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Women vs. Men, Is There a Confidence Gap?

Today I read an article “The Confidence Gap”, espousing the premise that more women lack confidence than men.  If true, why is this and can this be overcome?  Is the stereotype true that, traditionally, women feel less confident in business situations than men?  Is it still a “man’s world”, whether women do or don’t exude confidence?

As a teen of the 60’s, I’ve seen – and experienced - great changes and significant advances for women in the workplace.  Hey – it used to be (in the olden days) that a stay-at-home mom had no legal way of even funding her own Roth IRA! 

I did not develop my business experience in the larger corporate world, so I can only speak about this from the perspective of friends who have.  These women felt strong and competent during those years, but had to learn to maneuver in a man’s world.  Did they have to adapt to how men “operated” in order to get ahead?  I am told that they often did.  However, many women today believe that they are better off, long term, if they appreciate the differences and utilize them to their advantage. 

Why would women WANT to be like men?  If equal compensation is the issue, then we have laws to deal with these issues.   Respect?  Our behavior, actions and reputation should engender respect, as this is not a “given”.  Women tend to have a sensitivity that men do not and, if not to the level of emotionality, it can be a true benefit in dealing with others in the workplace. 

Do women have to be tough to be effective?   If tough implies “strong”, “resilient”, and “stable”, I think the answer is probably yes.  However, if “tough” is interpreted as “rough”, “harsh” or “hard-hitting”, then I doubt such women will be viewed positively.  Even those of us outside the large corporate world know that there is much to be gained from strength through diplomacy, respect through integrity, resilience through a positive attitude, focus and forthrightness.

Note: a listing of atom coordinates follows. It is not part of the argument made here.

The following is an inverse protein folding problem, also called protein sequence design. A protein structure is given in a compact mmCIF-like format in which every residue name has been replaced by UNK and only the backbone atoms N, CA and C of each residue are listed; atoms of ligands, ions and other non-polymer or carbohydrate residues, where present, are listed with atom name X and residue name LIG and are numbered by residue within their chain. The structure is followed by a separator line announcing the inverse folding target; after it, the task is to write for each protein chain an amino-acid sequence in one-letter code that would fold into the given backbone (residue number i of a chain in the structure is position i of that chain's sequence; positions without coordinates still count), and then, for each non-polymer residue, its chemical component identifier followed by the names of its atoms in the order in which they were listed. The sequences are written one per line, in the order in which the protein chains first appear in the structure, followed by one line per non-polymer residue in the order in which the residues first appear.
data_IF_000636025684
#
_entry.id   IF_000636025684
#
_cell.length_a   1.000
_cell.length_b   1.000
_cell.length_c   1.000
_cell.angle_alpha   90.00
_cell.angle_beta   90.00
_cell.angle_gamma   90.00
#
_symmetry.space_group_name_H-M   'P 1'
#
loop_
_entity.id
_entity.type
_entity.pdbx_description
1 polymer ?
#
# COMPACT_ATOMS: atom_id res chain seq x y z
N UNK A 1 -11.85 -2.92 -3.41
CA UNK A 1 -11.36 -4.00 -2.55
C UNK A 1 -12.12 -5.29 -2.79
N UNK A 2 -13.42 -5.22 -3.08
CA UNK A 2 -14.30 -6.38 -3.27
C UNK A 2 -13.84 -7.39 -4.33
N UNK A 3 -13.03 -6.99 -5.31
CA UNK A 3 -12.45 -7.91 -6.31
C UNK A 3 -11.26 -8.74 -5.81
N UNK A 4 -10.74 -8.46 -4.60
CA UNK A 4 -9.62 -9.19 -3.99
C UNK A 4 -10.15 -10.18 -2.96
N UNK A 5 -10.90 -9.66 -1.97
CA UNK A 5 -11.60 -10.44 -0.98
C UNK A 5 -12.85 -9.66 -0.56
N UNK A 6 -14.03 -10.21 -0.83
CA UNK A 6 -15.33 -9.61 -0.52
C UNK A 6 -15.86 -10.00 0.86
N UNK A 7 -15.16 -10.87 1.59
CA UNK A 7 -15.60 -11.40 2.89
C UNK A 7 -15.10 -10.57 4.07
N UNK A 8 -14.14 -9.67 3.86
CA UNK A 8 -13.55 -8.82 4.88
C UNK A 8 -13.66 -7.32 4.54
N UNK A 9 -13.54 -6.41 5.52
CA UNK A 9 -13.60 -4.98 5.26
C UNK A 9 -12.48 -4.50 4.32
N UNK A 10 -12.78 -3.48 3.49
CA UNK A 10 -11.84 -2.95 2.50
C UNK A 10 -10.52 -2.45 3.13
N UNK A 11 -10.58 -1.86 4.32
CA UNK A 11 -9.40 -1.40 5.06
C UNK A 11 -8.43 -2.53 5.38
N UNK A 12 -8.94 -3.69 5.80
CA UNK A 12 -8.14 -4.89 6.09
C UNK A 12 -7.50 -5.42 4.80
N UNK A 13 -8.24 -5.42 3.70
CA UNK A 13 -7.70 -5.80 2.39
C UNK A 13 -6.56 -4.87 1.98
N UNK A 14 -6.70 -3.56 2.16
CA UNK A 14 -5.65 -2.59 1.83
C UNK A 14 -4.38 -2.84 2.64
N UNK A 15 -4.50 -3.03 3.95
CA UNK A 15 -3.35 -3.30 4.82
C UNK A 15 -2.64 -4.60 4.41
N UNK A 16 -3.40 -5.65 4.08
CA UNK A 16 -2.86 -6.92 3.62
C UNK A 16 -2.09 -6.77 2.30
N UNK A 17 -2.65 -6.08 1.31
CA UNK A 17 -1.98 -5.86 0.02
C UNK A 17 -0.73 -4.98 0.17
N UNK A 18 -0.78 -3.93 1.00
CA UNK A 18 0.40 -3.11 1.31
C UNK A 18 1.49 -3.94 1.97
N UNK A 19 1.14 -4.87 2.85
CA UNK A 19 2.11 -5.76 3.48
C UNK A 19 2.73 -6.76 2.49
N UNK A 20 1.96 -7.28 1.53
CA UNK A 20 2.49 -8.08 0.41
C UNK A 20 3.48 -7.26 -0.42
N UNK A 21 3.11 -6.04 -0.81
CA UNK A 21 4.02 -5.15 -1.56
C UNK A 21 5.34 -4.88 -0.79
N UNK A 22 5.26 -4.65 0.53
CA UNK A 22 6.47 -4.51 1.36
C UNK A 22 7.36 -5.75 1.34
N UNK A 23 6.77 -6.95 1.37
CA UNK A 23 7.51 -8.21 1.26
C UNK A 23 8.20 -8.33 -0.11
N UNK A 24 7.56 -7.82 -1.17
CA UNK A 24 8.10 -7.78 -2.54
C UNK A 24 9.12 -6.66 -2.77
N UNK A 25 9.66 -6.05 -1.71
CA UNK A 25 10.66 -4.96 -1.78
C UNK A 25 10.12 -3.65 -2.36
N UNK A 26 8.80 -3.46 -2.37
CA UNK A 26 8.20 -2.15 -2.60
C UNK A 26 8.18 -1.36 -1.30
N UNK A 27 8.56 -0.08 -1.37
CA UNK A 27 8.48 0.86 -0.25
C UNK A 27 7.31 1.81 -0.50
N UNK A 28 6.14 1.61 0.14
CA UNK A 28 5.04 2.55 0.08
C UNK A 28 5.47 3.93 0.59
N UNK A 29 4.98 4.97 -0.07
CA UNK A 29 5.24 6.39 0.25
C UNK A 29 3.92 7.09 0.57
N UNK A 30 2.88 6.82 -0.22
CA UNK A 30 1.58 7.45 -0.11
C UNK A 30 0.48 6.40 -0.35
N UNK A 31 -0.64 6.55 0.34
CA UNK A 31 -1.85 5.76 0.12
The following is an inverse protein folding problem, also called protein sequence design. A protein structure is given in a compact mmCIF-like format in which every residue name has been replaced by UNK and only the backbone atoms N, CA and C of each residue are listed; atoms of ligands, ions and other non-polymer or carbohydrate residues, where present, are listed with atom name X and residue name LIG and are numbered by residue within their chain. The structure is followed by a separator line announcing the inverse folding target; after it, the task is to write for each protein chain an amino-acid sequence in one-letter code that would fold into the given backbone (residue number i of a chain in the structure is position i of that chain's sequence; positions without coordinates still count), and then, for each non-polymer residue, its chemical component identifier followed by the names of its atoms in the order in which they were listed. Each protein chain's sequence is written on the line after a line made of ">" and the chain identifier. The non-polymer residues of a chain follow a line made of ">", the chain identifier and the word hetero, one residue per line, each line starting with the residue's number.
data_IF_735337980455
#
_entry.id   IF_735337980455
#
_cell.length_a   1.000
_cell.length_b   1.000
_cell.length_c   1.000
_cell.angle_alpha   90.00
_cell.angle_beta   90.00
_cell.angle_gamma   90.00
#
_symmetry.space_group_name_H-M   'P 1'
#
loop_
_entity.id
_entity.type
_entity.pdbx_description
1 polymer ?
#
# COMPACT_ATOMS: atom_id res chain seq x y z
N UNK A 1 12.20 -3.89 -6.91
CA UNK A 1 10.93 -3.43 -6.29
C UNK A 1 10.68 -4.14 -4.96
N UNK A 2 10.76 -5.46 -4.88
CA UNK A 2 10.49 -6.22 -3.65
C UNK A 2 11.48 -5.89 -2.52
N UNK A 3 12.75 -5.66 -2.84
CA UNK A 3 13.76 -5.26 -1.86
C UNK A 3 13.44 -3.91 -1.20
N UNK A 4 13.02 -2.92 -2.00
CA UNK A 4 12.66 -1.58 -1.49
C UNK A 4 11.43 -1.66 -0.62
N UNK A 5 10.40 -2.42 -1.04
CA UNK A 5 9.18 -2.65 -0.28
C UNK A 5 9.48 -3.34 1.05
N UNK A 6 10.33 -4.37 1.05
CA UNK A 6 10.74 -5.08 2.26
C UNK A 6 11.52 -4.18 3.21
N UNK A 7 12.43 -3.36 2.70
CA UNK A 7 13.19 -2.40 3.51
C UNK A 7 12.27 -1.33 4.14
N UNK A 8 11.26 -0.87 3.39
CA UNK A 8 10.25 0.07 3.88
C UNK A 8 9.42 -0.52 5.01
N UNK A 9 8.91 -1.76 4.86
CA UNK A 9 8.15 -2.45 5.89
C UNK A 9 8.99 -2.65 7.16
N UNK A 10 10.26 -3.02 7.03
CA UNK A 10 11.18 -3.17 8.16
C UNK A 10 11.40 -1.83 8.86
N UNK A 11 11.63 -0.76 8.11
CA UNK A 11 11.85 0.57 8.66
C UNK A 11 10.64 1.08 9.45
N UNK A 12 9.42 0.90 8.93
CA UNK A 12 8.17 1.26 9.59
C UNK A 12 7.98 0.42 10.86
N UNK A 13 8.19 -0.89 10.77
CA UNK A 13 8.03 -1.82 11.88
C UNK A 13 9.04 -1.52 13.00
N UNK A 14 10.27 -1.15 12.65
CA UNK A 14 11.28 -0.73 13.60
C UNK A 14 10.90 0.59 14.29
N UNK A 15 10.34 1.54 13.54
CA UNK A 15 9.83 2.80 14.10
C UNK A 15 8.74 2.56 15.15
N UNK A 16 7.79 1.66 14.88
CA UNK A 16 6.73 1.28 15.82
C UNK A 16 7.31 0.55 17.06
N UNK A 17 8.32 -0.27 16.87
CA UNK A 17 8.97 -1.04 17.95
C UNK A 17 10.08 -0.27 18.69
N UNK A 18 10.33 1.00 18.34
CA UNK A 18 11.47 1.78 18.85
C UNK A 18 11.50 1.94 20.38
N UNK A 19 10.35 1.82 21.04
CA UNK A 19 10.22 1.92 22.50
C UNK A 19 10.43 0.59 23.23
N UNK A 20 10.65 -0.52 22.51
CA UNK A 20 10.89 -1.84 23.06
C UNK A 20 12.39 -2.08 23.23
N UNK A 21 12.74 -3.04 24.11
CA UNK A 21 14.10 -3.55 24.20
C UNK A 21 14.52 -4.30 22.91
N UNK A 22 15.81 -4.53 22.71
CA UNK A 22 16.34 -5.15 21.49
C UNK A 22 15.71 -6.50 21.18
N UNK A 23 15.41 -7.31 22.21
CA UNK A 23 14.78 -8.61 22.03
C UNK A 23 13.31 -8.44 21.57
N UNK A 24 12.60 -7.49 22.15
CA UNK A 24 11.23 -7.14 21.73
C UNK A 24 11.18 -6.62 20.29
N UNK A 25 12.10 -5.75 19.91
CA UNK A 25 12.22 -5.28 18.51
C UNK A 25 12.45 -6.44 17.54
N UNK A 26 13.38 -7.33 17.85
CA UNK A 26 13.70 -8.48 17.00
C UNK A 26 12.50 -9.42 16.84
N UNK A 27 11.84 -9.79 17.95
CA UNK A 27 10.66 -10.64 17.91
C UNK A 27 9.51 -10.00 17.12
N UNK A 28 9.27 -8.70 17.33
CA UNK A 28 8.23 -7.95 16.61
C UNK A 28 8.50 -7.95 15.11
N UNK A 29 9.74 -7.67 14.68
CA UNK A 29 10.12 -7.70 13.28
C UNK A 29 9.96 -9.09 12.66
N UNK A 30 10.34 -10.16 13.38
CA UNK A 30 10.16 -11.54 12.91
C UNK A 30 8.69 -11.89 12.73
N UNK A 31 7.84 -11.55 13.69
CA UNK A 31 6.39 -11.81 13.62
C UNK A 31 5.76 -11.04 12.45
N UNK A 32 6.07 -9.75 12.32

Should a woman behave differently during a job interview?  Does the generational classification of the interviewer affect the outcome when it comes to stereotypes?  I believe that we always have to have a healthy respect for, even if we don't agree withor feel in control of, the human element. 

It is important to note that I believe young women today often view this issue as a nonstarter, expecting to be treated with a certain degree of respect out of the gate.  I applaud this frame of mind so long as they behave in a way that deserves such respect.

Many folks might disagree with me, but I believe a woman has to find her confidence not only through results, but also by operating from within – and at times pushing the boundaries of - her comfort zone.  The result can engender such a level of self-respect that it actually gives her the courage to ‘lean in” and accomplish whatever she wants to.